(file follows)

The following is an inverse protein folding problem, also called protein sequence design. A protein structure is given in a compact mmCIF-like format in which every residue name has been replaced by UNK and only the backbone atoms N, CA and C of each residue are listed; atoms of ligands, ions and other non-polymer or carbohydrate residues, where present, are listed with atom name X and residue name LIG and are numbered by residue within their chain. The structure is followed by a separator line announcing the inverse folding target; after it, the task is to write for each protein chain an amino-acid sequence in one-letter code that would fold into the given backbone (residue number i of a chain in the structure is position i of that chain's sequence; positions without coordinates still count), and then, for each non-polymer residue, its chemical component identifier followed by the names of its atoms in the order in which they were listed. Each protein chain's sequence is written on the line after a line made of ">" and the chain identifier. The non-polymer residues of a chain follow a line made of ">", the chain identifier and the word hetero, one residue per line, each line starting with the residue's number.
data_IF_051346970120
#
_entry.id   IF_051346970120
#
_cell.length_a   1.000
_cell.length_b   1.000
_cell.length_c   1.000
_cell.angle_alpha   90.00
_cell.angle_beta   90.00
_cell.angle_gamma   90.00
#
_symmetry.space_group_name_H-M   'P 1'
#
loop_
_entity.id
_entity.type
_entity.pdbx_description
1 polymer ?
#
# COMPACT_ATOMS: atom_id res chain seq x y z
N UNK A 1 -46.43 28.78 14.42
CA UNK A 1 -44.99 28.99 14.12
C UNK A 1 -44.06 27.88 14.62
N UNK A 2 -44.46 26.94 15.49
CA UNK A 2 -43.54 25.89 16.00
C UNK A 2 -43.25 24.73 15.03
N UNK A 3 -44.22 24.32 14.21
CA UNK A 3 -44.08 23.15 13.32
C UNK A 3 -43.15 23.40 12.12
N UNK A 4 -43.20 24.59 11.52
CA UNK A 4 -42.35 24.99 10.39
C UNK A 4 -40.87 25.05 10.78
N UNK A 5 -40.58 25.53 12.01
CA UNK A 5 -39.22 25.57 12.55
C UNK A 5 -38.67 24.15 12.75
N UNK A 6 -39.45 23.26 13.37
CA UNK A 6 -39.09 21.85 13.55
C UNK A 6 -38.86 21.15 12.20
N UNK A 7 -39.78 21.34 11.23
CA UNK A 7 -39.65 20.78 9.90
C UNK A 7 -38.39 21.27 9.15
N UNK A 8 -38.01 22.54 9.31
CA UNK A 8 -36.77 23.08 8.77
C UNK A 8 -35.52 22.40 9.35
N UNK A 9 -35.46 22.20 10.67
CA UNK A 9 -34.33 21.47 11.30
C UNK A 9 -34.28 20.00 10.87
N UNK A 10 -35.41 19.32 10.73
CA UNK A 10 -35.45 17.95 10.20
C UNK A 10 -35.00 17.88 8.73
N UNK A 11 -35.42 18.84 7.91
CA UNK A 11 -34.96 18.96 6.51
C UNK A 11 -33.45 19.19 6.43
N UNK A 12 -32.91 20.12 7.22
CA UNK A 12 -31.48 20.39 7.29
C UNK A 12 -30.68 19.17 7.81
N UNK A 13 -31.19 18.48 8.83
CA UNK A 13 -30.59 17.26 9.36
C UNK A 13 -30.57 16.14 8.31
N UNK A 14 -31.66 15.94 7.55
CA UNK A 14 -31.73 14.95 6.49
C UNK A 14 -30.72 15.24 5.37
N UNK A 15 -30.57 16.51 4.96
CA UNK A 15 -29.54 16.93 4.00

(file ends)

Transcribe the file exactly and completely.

The following is an inverse protein folding problem, also called protein sequence design. A protein structure is given in a compact mmCIF-like format in which every residue name has been replaced by UNK and only the backbone atoms N, CA and C of each residue are listed; atoms of ligands, ions and other non-polymer or carbohydrate residues, where present, are listed with atom name X and residue name LIG and are numbered by residue within their chain. The structure is followed by a separator line announcing the inverse folding target; after it, the task is to write for each protein chain an amino-acid sequence in one-letter code that would fold into the given backbone (residue number i of a chain in the structure is position i of that chain's sequence; positions without coordinates still count), and then, for each non-polymer residue, its chemical component identifier followed by the names of its atoms in the order in which they were listed. Each protein chain's sequence is written on the line after a line made of ">" and the chain identifier. The non-polymer residues of a chain follow a line made of ">", the chain identifier and the word hetero, one residue per line, each line starting with the residue's number.
data_IF_051346970120
#
_entry.id   IF_051346970120
#
_cell.length_a   1.000
_cell.length_b   1.000
_cell.length_c   1.000
_cell.angle_alpha   90.00
_cell.angle_beta   90.00
_cell.angle_gamma   90.00
#
_symmetry.space_group_name_H-M   'P 1'
#
loop_
_entity.id
_entity.type
_entity.pdbx_description
1 polymer ?
#
# COMPACT_ATOMS: atom_id res chain seq x y z
N UNK A 1 -46.43 28.78 14.42
CA UNK A 1 -44.99 28.99 14.12
C UNK A 1 -44.06 27.88 14.62
N UNK A 2 -44.46 26.94 15.49
CA UNK A 2 -43.54 25.89 16.00
C UNK A 2 -43.25 24.73 15.03
N UNK A 3 -44.22 24.32 14.21
CA UNK A 3 -44.08 23.15 13.32
C UNK A 3 -43.15 23.40 12.12
N UNK A 4 -43.20 24.59 11.52
CA UNK A 4 -42.35 24.99 10.39
C UNK A 4 -40.87 25.05 10.78
N UNK A 5 -40.58 25.53 12.01
CA UNK A 5 -39.22 25.57 12.55
C UNK A 5 -38.67 24.15 12.75
N UNK A 6 -39.45 23.26 13.37
CA UNK A 6 -39.09 21.85 13.55
C UNK A 6 -38.86 21.15 12.20
N UNK A 7 -39.78 21.34 11.23
CA UNK A 7 -39.65 20.78 9.90
C UNK A 7 -38.39 21.27 9.15
N UNK A 8 -38.01 22.54 9.31
CA UNK A 8 -36.77 23.08 8.77
C UNK A 8 -35.52 22.40 9.35
N UNK A 9 -35.46 22.20 10.67
CA UNK A 9 -34.33 21.47 11.30
C UNK A 9 -34.28 20.00 10.87
N UNK A 10 -35.41 19.32 10.73
CA UNK A 10 -35.45 17.95 10.20
C UNK A 10 -35.00 17.88 8.73
N UNK A 11 -35.42 18.84 7.91
CA UNK A 11 -34.96 18.96 6.51
C UNK A 11 -33.45 19.19 6.43
N UNK A 12 -32.91 20.12 7.22
CA UNK A 12 -31.48 20.39 7.29
C UNK A 12 -30.68 19.17 7.81
N UNK A 13 -31.19 18.48 8.83
CA UNK A 13 -30.59 17.26 9.36
C UNK A 13 -30.57 16.14 8.31
N UNK A 14 -31.66 15.94 7.55
CA UNK A 14 -31.73 14.95 6.49
C UNK A 14 -30.72 15.24 5.37
N UNK A 15 -30.57 16.51 4.96
CA UNK A 15 -29.54 16.93 4.00